Hard hats should be worn at any job where flying objects, harmful contacts or exposure to electrical shock may be a danger. There are many ways head injuries can occur such as objects or tools falling on workers below, falling tree limbs and objects hanging or dropping from overhead cranes.
Chemistry and manufacturing have turned out head protection to fit every need and just about every taste in style. The colors are attractive and the hats are designed for comfort. A hard hat consists of a hard shell that deflects blows. A suspension system covers the inside of the hard hat and absorbs shock from a direct hit. Shields may be added to provide protection from spills, splashes and drips. Other additions are goggles, hoods and hearing protection.
There are three industrial classes for hard hats. Class G (formally Class A) provides impact protection but no voltage resistance. Class E (formally Class B) protects against impact and high-voltage shock and burns. Class C is lightweight and offers limited protection--they are designed for protection when bumping into objects and offer no voltage protection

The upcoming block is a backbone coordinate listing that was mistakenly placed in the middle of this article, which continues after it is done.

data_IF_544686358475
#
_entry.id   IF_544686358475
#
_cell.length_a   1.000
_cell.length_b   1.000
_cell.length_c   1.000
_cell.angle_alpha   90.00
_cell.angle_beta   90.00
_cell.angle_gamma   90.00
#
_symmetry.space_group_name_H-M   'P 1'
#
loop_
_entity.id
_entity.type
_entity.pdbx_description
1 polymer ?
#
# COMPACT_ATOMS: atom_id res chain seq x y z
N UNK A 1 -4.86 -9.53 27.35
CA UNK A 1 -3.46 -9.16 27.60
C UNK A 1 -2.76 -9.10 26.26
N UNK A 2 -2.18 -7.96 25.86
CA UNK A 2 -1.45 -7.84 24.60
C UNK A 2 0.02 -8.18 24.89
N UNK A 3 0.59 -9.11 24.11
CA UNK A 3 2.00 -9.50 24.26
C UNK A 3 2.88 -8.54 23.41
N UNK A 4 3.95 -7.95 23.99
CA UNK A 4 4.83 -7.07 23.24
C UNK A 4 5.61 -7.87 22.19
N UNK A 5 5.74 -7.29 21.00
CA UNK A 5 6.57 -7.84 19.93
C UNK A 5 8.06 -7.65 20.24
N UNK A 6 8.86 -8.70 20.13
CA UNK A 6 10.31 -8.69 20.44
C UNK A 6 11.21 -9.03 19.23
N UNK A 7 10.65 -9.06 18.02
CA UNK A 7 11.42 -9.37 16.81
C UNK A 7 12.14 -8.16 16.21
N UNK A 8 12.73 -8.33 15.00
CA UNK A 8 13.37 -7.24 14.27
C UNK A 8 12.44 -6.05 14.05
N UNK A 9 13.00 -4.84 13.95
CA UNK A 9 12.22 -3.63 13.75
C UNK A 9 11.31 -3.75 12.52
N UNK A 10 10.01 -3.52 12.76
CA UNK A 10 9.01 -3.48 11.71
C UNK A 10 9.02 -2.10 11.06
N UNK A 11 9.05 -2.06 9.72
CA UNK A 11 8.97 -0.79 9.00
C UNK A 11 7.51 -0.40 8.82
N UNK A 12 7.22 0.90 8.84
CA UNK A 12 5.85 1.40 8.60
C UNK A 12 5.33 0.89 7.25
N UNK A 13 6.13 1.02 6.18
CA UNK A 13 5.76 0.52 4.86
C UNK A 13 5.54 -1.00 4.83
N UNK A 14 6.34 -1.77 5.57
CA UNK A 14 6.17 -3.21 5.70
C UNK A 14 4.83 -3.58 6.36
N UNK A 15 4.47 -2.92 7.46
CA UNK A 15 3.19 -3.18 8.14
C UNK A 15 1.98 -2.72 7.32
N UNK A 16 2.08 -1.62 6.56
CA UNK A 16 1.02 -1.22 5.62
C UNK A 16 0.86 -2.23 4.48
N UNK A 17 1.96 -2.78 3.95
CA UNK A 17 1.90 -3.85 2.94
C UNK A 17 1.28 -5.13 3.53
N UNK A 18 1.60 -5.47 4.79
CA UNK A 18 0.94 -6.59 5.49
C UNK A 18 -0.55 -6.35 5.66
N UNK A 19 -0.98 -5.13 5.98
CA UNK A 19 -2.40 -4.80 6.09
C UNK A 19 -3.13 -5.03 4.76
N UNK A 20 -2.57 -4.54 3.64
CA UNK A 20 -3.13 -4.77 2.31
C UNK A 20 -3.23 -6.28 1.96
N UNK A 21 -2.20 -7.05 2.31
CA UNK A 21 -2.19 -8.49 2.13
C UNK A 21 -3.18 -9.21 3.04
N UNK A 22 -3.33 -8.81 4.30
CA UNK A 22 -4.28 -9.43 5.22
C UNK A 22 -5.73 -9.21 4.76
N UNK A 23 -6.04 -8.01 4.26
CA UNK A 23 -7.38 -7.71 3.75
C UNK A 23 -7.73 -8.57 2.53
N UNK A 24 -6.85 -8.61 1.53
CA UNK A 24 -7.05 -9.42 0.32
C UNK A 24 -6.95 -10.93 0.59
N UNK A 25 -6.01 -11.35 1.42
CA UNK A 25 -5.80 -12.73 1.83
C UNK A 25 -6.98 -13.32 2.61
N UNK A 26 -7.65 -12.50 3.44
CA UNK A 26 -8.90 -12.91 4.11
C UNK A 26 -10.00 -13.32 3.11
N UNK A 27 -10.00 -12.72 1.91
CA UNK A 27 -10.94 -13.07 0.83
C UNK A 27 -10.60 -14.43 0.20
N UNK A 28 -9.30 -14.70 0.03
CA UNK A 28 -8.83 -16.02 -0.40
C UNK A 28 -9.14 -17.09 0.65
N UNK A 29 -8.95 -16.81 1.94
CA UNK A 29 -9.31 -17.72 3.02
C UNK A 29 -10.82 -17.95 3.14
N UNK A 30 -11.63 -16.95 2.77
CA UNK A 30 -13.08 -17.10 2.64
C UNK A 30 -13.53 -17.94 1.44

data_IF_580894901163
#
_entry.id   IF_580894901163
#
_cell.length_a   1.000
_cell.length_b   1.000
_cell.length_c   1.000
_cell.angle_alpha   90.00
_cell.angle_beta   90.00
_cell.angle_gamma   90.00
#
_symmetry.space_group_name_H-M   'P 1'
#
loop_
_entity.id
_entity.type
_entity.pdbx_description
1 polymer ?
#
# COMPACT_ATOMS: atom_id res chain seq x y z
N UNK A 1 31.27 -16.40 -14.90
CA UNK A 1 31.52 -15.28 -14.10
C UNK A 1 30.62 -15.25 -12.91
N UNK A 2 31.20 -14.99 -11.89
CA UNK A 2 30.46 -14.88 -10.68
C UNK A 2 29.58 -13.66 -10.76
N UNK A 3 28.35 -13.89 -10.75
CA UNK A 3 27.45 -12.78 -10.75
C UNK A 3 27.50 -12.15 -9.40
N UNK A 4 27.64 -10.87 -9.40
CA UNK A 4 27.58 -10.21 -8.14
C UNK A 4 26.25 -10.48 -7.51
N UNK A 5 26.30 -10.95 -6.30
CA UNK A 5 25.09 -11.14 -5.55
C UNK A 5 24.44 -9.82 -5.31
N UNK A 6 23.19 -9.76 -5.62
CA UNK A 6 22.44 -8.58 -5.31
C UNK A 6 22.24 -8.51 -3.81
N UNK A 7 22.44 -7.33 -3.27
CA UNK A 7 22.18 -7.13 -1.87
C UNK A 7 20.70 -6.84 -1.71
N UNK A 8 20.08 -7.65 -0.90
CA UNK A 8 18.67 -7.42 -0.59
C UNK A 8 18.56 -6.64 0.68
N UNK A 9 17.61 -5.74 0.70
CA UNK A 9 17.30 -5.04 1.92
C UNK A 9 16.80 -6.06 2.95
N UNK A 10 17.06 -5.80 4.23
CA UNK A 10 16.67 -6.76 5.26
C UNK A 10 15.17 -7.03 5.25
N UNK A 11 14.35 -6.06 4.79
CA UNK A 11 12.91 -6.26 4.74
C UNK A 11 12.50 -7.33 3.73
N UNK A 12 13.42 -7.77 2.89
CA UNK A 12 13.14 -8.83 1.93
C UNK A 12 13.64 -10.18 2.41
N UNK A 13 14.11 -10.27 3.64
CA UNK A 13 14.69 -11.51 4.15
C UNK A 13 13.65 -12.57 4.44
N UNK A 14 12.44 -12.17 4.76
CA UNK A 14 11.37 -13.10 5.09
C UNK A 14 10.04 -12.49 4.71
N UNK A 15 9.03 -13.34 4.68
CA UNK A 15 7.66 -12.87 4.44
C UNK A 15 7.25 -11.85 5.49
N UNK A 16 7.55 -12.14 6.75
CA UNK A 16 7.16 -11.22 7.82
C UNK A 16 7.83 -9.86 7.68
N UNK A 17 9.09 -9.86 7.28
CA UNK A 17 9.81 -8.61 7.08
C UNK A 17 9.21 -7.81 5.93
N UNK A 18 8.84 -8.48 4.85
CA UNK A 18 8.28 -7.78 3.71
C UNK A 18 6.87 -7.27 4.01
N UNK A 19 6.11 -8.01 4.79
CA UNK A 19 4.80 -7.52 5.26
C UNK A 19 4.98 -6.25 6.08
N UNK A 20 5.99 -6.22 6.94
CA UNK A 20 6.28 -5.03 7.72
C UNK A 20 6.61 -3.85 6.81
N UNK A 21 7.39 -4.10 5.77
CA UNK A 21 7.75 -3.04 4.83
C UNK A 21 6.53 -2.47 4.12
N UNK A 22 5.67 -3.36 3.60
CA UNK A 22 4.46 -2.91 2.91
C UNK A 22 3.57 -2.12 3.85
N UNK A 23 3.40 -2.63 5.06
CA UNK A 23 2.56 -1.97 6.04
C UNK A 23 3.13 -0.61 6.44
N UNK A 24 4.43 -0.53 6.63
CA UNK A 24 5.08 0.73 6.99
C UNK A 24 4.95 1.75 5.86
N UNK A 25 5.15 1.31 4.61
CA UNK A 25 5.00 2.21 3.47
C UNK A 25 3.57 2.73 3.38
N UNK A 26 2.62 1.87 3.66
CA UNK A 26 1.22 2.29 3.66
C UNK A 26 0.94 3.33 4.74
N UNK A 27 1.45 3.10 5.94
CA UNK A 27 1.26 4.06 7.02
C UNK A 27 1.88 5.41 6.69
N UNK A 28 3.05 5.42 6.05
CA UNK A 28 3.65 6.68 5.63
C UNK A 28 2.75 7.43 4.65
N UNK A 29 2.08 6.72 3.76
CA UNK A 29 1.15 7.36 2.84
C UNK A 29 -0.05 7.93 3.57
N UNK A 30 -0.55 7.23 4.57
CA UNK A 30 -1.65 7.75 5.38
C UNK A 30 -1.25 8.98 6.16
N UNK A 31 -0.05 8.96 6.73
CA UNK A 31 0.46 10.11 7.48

Hard hats should be cared for properly. Checking the suspension system to ensure it is not cracking, tearing or fraying is important. If the cushion does not fit well, it should be replaced. A hard hat should be kept clean and sanitized. Washing a hard hat can be done by submersing it in hot water about 140 degrees Fahrenheit with an anti-bacterial detergent.
Proper training is important with the use of hard hats. Employers and employees should know the types of hard hats required and limitations of each. Hard hats should be job-specific and meet the protection requirements. Each person who wears a hard hat should be trained on the use and care of hard hats, including how to identify signs of wear and how to property clean a hard hat. Employees should avoid adding stickers or painting over the original color of a hard hat.
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